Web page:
Connoisseurs of Nutella — that wonderful concoction of hazelnuts and chocolate — are celebrating 50 years of the iconic Italian spread. Here’s to the next 50 bites, sorry years! Say no more.
From the Guardian:
In Piedmont they have been making gianduiotto, a confectionery combining hazelnuts and cocoa sold in a pretty tinfoil wrapper, since the mid-18th century. They realised long ago that the nuts, which are plentiful in the surrounding hills, are a perfect match for chocolate. But no one had any idea that their union would prove so harmonious, lasting and fruitful. Only after the second world war was this historic marriage finally sealed.
Cocoa beans are harder to come by and, consequently, more expensive. Pietro Ferrero, an Alba-based pastry cook, decided to turn the problem upside down. Chocolate should not be allowed to dictate its terms. By using more nuts and less cocoa, one could obtain a product that was just as good and not as costly. What is more, it would be spread.
Nutella, one of the world’s best-known brands, celebrated its 50th anniversary in Alba last month. In telling the story of this chocolate spread, it’s difficult to avoid cliches: a success story emblematic of Italy’s postwar recovery, the tale of a visionary entrepreneur and his perseverance, a business model driven by a single product.
The early years were spectacular. In 1946 the Ferrero brothers produced and sold 300kg of their speciality; nine months later output had reached 10 tonnes. Pietro stayed at home making the spread. Giovanni went to market across Italy in his little Fiat. In 1948 Ferrero, now a limited company, moved into a 5,000 sq metre factory equipped to produce 50 tonnes of gianduiotto a month.
By 1949 the process was nearing perfection, with the launch of the “supercrema” version, which was smoother and stuck more to the bread than the knife. It was also the year Pietro died. He did not live long enough to savour his triumph.
His son Michele was driven by the same obsession with greater spreadability. Under his leadership Ferrero became an empire. But it would take another 15 years of hard work and endless experiments before finally, in 1964, Nutella was born.
The firm now sells 365,000 tonnes of Nutella a year worldwide, the biggest consumers being the Germans, French, Italians and Americans. The anniversary was, of course, the occasion for a big promotional operation. At a gathering in Rome last month, attended by two government ministers, journalists received a 1kg jar marked with the date and a commemorative Italian postage stamp. It is an ideal opportunity for Ferrero – which also owns the Tic Tac, Ferrero Rocher, Kinder and Estathé brands, among others – to affirm its values and rehearse its well-established narrative.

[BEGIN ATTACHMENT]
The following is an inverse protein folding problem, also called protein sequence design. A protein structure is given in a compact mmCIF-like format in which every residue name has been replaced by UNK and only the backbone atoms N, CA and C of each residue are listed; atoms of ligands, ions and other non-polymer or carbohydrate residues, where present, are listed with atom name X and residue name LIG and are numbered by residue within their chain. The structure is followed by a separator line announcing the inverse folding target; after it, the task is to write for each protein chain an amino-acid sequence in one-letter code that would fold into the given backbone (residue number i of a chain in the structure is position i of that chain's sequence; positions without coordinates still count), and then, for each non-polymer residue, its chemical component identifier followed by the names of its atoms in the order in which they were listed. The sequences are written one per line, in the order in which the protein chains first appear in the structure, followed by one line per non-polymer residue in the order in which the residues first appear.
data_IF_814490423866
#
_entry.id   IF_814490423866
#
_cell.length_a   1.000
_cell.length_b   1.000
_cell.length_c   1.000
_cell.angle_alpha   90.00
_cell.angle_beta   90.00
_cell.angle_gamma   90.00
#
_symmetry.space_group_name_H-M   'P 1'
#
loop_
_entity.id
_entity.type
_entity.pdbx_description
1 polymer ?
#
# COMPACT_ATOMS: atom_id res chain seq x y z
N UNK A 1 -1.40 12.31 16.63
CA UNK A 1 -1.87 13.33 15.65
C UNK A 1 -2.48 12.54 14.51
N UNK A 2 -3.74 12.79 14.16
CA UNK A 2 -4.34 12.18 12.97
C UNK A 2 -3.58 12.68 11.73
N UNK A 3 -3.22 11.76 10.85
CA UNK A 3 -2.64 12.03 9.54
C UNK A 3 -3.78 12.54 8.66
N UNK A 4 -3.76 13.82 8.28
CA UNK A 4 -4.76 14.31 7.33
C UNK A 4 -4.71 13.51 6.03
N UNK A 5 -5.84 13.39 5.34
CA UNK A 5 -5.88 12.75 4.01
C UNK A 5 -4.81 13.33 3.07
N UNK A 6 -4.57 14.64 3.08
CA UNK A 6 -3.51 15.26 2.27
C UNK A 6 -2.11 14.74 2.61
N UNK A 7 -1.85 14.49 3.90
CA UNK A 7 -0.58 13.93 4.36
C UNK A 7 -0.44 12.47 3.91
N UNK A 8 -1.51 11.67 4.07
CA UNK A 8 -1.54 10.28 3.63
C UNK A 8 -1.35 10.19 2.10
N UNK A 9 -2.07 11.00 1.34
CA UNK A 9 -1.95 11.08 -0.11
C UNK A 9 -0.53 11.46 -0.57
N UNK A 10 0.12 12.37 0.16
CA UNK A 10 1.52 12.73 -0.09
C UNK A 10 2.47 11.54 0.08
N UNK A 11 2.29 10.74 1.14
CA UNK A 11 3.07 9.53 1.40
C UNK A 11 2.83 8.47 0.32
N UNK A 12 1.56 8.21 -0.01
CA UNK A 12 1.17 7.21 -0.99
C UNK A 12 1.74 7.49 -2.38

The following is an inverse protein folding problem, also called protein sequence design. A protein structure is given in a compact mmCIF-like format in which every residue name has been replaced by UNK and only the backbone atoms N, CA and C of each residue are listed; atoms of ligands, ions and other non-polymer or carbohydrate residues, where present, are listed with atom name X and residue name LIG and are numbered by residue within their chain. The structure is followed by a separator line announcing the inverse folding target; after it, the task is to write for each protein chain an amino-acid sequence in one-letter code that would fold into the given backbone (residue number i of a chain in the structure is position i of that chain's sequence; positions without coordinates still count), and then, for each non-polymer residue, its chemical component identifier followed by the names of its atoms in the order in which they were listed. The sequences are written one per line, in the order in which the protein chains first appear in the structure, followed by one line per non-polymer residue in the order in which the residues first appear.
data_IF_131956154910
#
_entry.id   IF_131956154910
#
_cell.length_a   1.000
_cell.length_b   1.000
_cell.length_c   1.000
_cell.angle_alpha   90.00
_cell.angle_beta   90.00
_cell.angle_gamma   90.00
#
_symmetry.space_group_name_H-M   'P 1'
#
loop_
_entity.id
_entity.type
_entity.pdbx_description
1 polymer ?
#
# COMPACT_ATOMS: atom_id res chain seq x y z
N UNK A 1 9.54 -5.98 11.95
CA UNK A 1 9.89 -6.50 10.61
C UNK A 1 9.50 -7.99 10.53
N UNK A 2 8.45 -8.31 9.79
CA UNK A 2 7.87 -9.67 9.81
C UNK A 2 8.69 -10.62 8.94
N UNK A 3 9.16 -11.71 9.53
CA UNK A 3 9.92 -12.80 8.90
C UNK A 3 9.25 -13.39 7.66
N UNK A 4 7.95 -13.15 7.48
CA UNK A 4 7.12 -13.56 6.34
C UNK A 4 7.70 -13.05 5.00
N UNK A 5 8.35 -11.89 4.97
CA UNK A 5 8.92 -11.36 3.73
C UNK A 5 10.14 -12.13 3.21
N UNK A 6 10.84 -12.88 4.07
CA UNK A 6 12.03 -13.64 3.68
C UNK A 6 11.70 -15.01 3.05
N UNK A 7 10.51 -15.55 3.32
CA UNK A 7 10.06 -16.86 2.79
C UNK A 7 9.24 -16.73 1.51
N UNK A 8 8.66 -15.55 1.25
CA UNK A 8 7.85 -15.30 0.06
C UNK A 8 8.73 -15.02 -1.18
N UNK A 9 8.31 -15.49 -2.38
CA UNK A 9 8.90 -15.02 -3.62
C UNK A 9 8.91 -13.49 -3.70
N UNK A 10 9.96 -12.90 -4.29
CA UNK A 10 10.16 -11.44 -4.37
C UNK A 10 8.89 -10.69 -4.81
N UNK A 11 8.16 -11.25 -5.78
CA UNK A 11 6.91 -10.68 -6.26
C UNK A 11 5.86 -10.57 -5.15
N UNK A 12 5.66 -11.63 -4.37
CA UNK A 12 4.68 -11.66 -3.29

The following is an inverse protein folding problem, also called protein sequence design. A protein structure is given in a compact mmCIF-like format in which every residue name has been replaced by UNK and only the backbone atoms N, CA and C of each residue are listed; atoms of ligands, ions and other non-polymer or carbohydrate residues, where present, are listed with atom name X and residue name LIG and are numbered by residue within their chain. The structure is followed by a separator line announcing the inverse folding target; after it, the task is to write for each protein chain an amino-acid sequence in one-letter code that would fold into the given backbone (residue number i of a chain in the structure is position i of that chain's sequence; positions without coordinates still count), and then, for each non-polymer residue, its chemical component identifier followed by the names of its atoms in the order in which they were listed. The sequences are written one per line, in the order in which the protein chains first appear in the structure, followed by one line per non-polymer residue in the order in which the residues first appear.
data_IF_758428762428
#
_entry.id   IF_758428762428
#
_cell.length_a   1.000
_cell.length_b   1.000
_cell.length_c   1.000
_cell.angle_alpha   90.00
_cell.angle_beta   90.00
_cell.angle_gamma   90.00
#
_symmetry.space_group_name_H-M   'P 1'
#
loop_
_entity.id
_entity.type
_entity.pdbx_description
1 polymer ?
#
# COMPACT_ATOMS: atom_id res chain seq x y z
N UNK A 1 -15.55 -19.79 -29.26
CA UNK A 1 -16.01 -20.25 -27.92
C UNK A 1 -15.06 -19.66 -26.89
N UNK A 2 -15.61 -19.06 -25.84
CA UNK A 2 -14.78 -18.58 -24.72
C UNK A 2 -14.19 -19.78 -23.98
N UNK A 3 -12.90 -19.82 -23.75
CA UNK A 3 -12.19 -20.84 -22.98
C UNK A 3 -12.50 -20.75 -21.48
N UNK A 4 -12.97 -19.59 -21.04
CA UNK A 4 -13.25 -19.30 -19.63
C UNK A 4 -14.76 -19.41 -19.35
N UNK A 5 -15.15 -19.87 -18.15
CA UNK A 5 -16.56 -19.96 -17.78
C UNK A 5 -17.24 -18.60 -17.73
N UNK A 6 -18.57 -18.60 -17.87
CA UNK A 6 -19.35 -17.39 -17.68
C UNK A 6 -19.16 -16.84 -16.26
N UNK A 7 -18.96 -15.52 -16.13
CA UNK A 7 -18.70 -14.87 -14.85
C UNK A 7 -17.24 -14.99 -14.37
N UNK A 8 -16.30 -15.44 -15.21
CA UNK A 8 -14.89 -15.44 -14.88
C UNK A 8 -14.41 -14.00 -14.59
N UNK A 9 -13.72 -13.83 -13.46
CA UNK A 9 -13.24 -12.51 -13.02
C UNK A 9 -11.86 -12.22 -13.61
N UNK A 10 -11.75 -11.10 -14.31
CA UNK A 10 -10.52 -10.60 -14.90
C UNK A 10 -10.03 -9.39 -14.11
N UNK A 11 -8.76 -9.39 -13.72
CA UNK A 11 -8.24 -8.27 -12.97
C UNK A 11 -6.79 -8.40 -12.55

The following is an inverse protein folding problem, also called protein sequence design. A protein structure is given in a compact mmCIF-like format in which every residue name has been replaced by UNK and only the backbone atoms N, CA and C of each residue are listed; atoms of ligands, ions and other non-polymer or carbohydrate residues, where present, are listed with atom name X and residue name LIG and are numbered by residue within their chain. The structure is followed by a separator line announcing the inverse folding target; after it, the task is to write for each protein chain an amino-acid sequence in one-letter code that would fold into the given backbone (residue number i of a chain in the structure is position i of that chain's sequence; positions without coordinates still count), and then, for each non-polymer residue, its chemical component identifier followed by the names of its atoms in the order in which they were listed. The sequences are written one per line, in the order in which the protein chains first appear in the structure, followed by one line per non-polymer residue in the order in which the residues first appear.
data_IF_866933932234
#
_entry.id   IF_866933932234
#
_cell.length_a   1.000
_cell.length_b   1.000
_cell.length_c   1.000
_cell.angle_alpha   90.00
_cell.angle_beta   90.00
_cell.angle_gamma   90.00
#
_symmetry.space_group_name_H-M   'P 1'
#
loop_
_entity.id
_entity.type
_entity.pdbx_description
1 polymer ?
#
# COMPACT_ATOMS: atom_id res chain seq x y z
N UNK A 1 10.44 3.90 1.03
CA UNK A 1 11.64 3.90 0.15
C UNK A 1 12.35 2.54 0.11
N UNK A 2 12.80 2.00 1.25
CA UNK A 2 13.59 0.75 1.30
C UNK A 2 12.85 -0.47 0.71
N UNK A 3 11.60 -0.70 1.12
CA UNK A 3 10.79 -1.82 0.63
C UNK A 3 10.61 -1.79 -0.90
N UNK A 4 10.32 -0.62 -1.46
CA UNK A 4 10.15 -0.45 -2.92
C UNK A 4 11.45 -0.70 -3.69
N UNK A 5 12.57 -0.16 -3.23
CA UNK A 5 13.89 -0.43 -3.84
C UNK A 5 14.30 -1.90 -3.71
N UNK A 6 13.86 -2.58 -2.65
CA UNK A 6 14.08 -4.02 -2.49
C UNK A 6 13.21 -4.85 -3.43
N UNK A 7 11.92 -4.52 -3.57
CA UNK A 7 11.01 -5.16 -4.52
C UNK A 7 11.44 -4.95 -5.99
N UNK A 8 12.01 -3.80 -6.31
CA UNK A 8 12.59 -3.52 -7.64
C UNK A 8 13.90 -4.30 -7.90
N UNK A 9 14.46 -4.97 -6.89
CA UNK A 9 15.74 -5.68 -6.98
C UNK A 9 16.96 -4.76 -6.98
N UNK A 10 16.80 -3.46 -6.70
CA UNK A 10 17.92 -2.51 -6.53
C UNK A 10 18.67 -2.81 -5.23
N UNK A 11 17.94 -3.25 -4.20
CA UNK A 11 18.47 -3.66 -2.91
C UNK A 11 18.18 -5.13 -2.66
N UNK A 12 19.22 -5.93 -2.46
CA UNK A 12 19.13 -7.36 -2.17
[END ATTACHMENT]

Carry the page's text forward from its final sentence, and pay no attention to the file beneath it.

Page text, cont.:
There are no recent pictures of the patriarch Michele, who divides his time between Belgium and Monaco. According to Forbes magazine he was worth $9.5bn in 2009, making him the richest person in Italy. He avoids the media and making public appearances, even eschewing the boards of leading Italian firms.
His son Giovanni, who has managed the company on his own after the early death of his brother Pietro in 2011, only agreed to a short interview on Italy’s main public TV channel. He abides by the same rule as his father: “Only on two occasions should the papers mention one’s name – birth and death.”
In contrast, Ferrero executives have plenty to say about both products and the company, with its 30,000-strong workforce at 14 locations, its €8bn ($10bn) revenue, 72% share of the chocolate-spreads market, 5 million friends on Facebook, 40m Google references, its hazelnut plantations in both hemispheres securing it a round-the-year supply of fresh ingredients and, of course, its knowhow.
“The recipe for Nutella is not a secret like Coca-Cola,” says marketing manager Laurent Cremona. “Everyone can find out the ingredients. We simply know how to combine them better than other people.”
Be that as it may, the factory in Alba is as closely guarded as Fort Knox and visits are not allowed. “It’s not a company, it’s an oasis of happiness,” says Francesco Paolo Fulci, a former ambassador and president of the Ferrero foundation. “In 70 years, we haven’t had a single day of industrial action.”
Read the entire article here.
Image: Never enough Nutella. Courtesy of secret Nutella fans the world over / Ferrero, S.P.A